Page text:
Tate’s big play wasn’t a catch

ryan.divish@thenewstribune.comDecember 31, 2012 

Golden Tate made the biggest play of the game on Sunday for the Seattle Seahawks.

But it wasn’t one of his usual twisting, leaping catches between two defenders where he somehow comes down with the ball when he isn’t supposed to.

And it wasn’t one of his catch-and-run performances where he seems to be slathered in cooking grease and he slips past arm tackles and darts out of one-armed grabs – though he did have two of those in the game.

Tate’s tide-turning play was neither a catch nor a run. It was simply a dive on a loose ball that he saw bouncing on the turf of CenturyLink Field away from his teammate’s grasp.

The heads-up play secured the ball and retained possession, enabling the Seahawks’ 20-13 victory over the St. Louis Rams and furthering momentum heading into the playoffs next week.

“My favorite play of the day was Golden coming up with that fumble right there,” coach Pete Carroll said.

With the score tied at 13-all and less than 5 minutes remaining in the fourth quarter, the Seahawks took over possession on their own 10-yard line and were eager to march on an extended drive that would give them the lead and leave St. Louis without enough time to answer.

On a second–and-2 play from the Seahawks’ own 18, Marshawn Lynch took the ball on a handoff up the middle. The same play had gained 8 yards on the previous down. But this time it resulted in near disaster. Lynch had the ball knocked from his arms by linebacker Jo-Lonn Dunbar. The ball hit the turf and started bouncing up the field. Tate, who was blocking on the play, saw the loose ball and made a dive for it while a mass of players from both teams piled on top of him.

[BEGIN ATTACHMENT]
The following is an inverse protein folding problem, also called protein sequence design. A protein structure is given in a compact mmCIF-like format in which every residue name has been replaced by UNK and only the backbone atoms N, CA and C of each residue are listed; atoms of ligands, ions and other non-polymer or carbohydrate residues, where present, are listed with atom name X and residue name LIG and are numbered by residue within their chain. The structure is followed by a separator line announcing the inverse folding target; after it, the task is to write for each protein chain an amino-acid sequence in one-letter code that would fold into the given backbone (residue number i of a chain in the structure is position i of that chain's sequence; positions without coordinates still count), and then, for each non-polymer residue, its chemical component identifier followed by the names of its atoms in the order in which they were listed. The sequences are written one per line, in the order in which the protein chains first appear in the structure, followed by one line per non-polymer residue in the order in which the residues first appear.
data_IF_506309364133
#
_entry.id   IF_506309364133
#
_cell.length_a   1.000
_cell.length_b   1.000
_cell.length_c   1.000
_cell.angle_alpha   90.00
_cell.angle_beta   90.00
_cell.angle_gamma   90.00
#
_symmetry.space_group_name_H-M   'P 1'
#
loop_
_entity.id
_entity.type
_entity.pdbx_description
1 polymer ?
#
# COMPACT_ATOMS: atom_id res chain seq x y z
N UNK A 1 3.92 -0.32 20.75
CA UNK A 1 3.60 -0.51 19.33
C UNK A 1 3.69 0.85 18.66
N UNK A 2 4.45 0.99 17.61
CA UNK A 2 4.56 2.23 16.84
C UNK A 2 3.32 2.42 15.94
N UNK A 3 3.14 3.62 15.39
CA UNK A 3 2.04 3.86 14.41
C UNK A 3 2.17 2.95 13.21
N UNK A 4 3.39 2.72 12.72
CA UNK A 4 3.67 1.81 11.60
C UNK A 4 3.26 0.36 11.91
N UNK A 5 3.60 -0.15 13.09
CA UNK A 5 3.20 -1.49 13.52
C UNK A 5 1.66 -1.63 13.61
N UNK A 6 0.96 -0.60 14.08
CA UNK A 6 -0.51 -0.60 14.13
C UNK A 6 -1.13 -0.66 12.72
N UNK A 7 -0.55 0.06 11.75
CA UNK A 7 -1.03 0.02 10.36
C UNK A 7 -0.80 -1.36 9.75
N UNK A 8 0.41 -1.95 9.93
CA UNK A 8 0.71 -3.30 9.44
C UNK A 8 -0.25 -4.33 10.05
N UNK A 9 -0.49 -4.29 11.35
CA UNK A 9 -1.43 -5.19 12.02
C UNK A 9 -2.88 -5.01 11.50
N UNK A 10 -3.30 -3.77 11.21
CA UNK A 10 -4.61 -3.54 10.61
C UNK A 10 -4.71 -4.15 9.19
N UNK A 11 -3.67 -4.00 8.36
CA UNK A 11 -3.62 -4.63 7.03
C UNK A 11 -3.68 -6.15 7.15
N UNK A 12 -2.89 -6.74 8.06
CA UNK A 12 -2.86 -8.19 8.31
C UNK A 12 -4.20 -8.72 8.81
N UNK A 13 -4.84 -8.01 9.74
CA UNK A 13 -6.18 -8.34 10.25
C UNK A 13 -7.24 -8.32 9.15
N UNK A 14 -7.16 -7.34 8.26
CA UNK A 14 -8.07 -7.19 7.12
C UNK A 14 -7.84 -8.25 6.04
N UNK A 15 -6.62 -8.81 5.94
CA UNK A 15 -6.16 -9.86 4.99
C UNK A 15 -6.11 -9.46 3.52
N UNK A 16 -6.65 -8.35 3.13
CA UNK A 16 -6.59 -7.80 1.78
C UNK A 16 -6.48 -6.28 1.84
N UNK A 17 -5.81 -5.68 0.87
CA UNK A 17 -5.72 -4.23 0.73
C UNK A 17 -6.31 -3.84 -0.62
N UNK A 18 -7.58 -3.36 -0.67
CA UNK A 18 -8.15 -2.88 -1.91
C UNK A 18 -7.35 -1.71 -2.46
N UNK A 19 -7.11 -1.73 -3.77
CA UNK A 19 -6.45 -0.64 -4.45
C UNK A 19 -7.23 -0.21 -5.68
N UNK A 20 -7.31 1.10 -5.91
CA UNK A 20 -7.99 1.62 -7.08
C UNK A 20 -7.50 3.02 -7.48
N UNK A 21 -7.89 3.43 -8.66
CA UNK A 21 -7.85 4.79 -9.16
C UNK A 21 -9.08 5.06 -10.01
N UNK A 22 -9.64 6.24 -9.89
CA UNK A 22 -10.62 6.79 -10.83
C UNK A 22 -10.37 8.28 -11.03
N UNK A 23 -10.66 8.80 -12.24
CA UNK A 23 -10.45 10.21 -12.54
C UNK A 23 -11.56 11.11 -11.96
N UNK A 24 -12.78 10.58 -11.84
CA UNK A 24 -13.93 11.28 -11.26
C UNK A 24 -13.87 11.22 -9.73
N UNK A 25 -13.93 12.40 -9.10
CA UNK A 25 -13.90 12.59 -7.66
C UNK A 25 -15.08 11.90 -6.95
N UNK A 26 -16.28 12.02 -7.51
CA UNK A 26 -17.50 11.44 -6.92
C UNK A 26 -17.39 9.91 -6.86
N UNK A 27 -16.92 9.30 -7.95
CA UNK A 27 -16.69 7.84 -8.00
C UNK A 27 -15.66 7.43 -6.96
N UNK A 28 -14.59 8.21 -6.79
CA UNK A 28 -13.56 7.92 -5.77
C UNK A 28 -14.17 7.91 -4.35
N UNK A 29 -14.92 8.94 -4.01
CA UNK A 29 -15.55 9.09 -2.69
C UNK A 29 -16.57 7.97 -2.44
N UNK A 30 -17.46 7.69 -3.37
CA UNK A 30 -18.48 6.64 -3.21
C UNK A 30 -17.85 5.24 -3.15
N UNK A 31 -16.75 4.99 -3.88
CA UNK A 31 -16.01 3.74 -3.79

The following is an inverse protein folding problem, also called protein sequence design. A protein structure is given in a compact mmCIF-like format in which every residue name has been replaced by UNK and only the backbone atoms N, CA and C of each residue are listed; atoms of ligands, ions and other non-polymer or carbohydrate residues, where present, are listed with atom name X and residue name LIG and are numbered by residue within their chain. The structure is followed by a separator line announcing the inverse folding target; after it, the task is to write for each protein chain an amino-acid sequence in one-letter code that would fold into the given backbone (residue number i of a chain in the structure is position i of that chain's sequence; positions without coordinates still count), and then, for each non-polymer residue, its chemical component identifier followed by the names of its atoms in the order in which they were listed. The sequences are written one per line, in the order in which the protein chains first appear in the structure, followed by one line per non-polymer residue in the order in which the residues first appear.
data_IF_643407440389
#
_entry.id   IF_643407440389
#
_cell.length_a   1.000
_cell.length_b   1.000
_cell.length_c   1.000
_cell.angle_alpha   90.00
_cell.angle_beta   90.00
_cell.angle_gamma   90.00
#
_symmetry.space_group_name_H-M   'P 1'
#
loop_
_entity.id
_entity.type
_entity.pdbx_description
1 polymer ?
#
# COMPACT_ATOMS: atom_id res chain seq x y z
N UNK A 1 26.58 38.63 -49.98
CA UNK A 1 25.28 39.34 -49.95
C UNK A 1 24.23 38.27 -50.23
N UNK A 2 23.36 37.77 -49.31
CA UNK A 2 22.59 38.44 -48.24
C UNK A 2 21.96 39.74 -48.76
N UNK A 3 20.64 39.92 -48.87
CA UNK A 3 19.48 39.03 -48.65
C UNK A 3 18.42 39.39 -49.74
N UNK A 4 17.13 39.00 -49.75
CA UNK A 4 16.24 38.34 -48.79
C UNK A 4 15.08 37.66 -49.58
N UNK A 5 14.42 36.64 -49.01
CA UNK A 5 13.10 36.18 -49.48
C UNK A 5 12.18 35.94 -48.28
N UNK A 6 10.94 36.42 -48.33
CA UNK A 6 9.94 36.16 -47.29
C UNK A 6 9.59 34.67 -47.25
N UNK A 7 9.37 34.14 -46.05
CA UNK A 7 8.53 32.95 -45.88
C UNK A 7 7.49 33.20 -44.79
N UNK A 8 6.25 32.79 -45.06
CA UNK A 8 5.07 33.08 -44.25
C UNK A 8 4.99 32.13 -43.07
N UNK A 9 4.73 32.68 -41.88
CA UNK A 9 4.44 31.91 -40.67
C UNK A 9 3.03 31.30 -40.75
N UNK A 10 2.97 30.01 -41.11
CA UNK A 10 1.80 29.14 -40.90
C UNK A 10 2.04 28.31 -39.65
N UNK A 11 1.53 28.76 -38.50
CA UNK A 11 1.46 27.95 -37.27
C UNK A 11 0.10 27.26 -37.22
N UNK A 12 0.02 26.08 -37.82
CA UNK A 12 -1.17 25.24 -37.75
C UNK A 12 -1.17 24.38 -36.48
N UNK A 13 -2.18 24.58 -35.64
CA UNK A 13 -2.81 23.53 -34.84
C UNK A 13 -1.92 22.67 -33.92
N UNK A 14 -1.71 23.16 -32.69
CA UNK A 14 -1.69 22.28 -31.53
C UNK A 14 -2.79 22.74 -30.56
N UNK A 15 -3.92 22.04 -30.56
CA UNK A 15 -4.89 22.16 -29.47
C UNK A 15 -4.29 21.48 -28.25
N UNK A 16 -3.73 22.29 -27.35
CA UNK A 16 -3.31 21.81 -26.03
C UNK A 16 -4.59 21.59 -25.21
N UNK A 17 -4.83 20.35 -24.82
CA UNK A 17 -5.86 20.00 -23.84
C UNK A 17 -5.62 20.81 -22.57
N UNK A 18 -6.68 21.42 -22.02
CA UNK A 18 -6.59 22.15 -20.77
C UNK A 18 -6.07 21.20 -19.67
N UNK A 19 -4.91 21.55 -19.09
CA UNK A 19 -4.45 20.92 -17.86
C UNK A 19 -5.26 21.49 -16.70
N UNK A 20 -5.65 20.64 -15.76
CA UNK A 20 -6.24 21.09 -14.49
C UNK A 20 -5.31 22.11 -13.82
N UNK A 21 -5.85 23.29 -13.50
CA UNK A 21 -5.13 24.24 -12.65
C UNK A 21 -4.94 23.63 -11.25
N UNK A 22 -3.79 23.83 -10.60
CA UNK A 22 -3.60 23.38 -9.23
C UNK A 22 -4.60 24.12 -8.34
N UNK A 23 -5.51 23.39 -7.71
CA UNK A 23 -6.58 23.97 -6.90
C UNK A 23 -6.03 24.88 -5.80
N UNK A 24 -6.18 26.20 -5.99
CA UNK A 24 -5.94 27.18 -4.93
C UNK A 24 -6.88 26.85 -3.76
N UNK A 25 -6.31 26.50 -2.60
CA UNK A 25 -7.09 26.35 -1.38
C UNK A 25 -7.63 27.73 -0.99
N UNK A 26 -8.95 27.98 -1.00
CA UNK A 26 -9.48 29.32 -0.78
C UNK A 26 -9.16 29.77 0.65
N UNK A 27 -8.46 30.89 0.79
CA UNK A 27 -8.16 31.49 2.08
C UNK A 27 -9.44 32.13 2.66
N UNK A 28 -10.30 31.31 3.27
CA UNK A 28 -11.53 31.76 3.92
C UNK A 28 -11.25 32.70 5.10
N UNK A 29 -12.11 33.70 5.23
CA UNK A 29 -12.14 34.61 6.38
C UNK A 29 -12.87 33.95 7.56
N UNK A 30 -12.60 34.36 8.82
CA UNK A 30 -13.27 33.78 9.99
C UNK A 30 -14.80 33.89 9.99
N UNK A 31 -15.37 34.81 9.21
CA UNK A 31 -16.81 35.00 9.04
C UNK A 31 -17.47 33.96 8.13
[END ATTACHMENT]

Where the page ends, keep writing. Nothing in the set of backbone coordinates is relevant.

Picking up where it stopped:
“I saw it leave Marshawn’s hands and I just did whatever I could get that ball,” Tate said.

It may have seemed instinctual, but it was a learned reaction.

“We have drills that we practice every single week about turnovers and getting on the ball,” Tate said. “It was just like a day of practice – see the ball, get on it and cover it up.”

Of course it wasn’t quite that simple while hulking men tried to rip the ball from him in a swarming pile of bodies.

“I had my hands and arms around the ball the whole time,” Tate said. “But with those big old dudes trying to pull it away from me, it was tough. I didn’t know if it was our guys pulling on it or their guys pulling on it.”

Typically there is plenty going on inside a turnover scrum – not usually friendly – that isn’t seen by the referees or television cameras.

“It’s a dog pile – scratching, clawing, biting, poking,” Tate said.

But Tate wasn’t going to let the ball go until he handed it to a referee.

“I was hanging on to that thing like it was my life,” he said.

When Seattle was finally awarded possession, they had gained enough for a first down. Three plays later, facing a third-and-5, quarterback Russell Wilson was flushed from the pocket. As he often does, Wilson stayed upright, dodging two defenders. Tate saw Wilson scrambling and headed back upfield from his comeback route.

“Golden did a great job of extending the play,” Wilson said.

Wilson lofted a perfect pass to Tate, who made the catch and then broke two tackles before being dragged down after a 44-yard gain.

“We know at any moment he can run and throw on the run,” said Tate, who had three catches for a game-high 105 yards. “I think some of their guys thought he was going to run. I turned upfield and he made a perfect throw where no one could get it but me.”

Five plays later, Wilson’s scrambled into the end zone for a 1-yard touchdown, giving the Seahawks the winning edge.

None of which would have happened if Tate hadn’t recovered the fumble early in the drive.

“For him to get in there and fight for the ball the way he did and pick up that fumble was huge for our team,” Wilson said. “That allowed us to continue the drive and continue our opportunity to win the game.”

ryan.divish@thenewstribune.com 253-597-8483 @RyanDivish

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